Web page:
Viana Do Castelo: One of the Gems of Northern Portugal

Viana do Castelo – a panoramic view. Credit Osvaldo Gago

While I was writing about Portugal yesterday, I was remembering other places I lived and visited often when I was there. I actually travelled all around it and crossed the border into Spain at several different points.

The waiting room inside the railway station at Viana do Castelo. Credit Osvaldo Gago

The waiting room inside the railway station at Viana do Castelo. Credit Osvaldo Gago

One of the places I could go to for a weekend from the industrial town I was living and working in (Trofa, close to Oporto) was Viana do Castelo. It’s a coastal town and easily accessible by train. I once had to run for the train and was hauled aboard by a couple of larger Portuguese! Trains are a joy to travel on! The journey takes around an hour and if you have time to spare you can go to Braga too.

Viana do Castelo is the place to be if you want good seafood. Even small restaurants will have an aquarium for live lobster and crayfish. They tie their claws together so that they can’t attack each other or the person who has to fish them out of the water for customers.

The Anta Luzia Basilica with amazing views! Credit Osvaldo Gago

There is a clean beach there and it is great to walk along the promenade. However, for me the high spot was going on the funicular up to Santa Luiza Basilica. You get amazing views from the top (of the Atlantic and the town) and then when you descend you have a flavor of what the town itself has to offer. The funicular is free of charge! I went up the tower, but had problems with vertigo on the way down and was rooted to the spot for what seemed like hours, as people ascending had to get past me. It was very embarrassing, though the spectacular view made up for that!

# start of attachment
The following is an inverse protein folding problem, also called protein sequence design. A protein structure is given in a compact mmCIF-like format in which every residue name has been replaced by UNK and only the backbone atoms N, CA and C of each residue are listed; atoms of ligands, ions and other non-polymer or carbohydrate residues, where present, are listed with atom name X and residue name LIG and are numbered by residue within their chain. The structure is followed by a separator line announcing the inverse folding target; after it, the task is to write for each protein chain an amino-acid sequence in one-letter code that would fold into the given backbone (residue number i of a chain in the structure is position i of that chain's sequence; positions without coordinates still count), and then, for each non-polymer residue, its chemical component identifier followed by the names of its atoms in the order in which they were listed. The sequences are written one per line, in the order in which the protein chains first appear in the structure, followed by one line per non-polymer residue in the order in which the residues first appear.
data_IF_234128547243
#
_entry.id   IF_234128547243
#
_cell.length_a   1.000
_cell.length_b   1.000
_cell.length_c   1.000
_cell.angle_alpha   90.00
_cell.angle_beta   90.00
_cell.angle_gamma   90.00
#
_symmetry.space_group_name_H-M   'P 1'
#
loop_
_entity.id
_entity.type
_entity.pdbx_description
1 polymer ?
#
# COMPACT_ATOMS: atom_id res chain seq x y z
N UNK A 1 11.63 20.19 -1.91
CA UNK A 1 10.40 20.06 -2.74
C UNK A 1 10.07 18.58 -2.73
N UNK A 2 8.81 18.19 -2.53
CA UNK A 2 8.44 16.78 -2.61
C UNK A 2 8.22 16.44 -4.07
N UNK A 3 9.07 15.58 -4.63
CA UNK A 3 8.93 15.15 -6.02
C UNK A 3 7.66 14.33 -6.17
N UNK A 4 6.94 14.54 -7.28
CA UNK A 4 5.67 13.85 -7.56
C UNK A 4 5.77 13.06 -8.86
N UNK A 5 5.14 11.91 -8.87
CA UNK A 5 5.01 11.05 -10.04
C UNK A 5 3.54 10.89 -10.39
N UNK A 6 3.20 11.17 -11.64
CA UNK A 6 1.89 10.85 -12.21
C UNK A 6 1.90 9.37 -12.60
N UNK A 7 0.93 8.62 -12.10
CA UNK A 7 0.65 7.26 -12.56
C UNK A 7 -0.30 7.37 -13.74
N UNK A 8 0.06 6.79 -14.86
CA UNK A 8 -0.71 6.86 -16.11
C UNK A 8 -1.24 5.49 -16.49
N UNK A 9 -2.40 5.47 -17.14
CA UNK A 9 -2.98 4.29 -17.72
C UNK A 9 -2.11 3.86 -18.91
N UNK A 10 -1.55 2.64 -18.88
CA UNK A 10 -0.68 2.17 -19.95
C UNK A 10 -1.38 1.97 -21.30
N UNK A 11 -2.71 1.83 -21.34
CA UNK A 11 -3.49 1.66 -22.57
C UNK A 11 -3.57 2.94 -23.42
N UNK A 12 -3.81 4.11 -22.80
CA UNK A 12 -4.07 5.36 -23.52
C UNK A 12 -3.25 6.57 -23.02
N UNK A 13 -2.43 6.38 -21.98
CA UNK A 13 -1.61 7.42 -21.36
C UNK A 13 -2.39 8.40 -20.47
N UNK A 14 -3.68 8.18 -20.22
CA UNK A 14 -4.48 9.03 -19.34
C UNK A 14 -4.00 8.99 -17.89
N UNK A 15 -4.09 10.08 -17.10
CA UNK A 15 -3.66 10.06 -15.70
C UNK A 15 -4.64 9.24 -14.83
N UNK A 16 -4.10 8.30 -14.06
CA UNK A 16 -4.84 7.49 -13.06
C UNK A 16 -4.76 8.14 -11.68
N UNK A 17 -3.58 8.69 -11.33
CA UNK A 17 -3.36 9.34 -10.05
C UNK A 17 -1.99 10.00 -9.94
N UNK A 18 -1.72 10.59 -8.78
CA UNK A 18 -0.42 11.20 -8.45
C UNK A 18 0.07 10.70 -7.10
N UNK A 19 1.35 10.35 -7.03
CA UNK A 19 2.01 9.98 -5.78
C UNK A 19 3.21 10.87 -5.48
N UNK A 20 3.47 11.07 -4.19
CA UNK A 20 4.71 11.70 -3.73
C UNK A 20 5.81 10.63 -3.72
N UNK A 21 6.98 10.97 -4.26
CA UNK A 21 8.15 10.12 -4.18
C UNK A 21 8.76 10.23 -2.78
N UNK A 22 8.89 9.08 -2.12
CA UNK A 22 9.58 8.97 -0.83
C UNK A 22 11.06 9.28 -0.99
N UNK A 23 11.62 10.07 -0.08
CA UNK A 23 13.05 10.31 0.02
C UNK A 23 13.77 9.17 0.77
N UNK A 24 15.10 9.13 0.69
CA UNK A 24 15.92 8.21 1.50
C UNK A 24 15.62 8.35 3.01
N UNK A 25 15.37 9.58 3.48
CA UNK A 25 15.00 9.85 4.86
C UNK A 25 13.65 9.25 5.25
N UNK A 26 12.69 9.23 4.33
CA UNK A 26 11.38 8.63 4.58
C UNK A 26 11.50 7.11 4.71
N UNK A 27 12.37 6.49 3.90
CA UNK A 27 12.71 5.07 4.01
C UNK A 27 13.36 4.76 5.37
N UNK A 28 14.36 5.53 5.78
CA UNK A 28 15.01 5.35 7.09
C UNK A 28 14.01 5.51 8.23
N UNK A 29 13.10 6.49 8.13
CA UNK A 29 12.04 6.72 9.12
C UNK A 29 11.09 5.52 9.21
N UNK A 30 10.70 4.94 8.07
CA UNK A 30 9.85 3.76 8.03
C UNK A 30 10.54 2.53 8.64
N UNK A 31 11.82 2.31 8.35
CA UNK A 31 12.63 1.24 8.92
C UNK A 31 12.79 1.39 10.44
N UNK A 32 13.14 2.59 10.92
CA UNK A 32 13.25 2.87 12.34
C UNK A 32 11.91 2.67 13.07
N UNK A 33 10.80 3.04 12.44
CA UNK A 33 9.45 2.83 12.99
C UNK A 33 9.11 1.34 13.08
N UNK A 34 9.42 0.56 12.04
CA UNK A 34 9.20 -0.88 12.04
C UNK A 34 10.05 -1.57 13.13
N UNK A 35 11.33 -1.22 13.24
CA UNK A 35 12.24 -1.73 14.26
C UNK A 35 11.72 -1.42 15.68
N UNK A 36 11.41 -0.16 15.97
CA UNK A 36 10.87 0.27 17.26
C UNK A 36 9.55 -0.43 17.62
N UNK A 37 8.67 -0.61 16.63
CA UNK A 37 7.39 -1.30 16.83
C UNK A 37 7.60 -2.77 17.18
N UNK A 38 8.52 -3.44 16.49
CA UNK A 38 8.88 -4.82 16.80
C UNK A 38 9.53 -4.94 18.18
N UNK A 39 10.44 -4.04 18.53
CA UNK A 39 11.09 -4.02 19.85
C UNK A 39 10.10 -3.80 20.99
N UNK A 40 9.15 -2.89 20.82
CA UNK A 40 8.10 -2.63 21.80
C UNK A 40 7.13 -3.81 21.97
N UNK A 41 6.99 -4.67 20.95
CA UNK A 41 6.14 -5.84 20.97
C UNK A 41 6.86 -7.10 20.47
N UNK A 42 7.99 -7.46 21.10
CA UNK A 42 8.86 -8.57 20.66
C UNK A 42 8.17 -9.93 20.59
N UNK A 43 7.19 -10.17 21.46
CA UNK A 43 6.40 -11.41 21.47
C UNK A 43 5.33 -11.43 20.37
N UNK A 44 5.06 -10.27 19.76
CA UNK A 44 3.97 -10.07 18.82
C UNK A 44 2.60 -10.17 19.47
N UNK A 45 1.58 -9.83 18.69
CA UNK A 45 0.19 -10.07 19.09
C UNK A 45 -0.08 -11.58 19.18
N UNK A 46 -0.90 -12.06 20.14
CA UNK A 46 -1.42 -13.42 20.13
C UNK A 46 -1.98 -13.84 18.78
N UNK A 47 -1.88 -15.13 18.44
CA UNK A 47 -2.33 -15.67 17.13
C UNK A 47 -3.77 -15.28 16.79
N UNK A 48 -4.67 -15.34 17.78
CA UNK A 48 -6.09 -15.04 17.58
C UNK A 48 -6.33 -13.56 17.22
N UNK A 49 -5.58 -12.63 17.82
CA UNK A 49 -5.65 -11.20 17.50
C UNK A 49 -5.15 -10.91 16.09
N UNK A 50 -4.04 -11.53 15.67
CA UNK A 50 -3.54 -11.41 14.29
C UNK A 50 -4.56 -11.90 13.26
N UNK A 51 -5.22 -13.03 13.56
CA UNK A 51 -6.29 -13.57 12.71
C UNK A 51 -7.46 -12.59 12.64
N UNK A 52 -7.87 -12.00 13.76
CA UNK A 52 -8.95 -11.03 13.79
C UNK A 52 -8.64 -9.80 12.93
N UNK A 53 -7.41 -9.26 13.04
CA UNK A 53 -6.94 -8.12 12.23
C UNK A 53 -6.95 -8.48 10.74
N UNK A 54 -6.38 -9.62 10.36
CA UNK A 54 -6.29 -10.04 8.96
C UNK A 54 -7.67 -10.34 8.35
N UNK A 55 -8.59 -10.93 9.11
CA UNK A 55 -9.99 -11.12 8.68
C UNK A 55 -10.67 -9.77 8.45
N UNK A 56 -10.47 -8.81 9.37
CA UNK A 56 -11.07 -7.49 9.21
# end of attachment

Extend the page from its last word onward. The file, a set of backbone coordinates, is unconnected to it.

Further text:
The beautiful main square at Viana do Castelo. Credit: Osvaldo Gago

The main square of Viana do Castelo is magnificent with the centrepiece being a 16th century Renaissance fountain. The buildings surrounding the square date back to the Renaissance too although some are Baroque with Gothic arches. You can soak in the atmosphere in one of the many cafés which line all sides of the square and do some relaxed people-watching. You may notice an old British phone box there too – one of the red ones!

Of course, Portugal was one of the foremost European countries during the Age of Discovery, and Henry the Navigator made sure that Portuguese explorers were well-equipped to navigate their way around the oceans and seas in the early 15th century. At that time, Viana do Castelo was an important port.

The mediaeval brdge across the Rive Lima at Ponte de Lima. Credit Osvaldo Gago

Should you tire of Viana do Castelo, visit Ponte di Lima and see the long mediaeval arched bridge over the River Lima. It was a settlement in Roman times and the town itself was founded in 1125, making it one of the oldest in Portugal. There are the old walls to see and cobbled streets to wander around, and you really should try the red vinho verde wine for which this area is famous. (Portugal is famous for its vinho verde which translates as green wine, but which is new wine in fact. It’s very cheap and flavoursome!)


About lynnee8

I have travelled extensively both for business (I am a teacher and teacher-trainer of English as a Foreign Language) and pleasure. I have just come back from Pakistan where I lived for 4 years. I love Greece and have lived there for more than 10 years although not all at one time.
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